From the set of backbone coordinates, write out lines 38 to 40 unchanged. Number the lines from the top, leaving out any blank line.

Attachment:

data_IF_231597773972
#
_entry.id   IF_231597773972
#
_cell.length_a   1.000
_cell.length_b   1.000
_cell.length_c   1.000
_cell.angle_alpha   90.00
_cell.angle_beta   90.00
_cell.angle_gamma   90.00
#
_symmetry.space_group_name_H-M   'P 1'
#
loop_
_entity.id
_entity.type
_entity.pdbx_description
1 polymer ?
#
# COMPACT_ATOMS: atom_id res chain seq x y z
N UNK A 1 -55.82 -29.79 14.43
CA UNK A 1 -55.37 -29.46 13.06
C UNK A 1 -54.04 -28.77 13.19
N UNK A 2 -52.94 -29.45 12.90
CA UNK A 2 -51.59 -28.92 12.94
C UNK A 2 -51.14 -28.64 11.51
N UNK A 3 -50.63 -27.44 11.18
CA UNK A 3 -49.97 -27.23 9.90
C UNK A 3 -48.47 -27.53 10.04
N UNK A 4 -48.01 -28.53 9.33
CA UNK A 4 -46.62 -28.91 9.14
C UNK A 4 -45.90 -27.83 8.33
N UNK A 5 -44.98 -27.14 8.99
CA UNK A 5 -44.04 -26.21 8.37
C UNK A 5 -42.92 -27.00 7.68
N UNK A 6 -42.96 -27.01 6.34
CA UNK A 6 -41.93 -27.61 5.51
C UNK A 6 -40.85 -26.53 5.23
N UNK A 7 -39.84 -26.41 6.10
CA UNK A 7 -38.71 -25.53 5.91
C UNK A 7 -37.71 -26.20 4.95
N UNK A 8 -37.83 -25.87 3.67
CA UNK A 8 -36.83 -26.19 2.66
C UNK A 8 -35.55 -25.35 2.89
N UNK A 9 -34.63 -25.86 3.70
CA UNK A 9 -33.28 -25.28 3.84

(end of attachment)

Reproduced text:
C UNK A 6 -40.85 -26.53 5.23
N UNK A 7 -39.84 -26.41 6.10
CA UNK A 7 -38.71 -25.53 5.91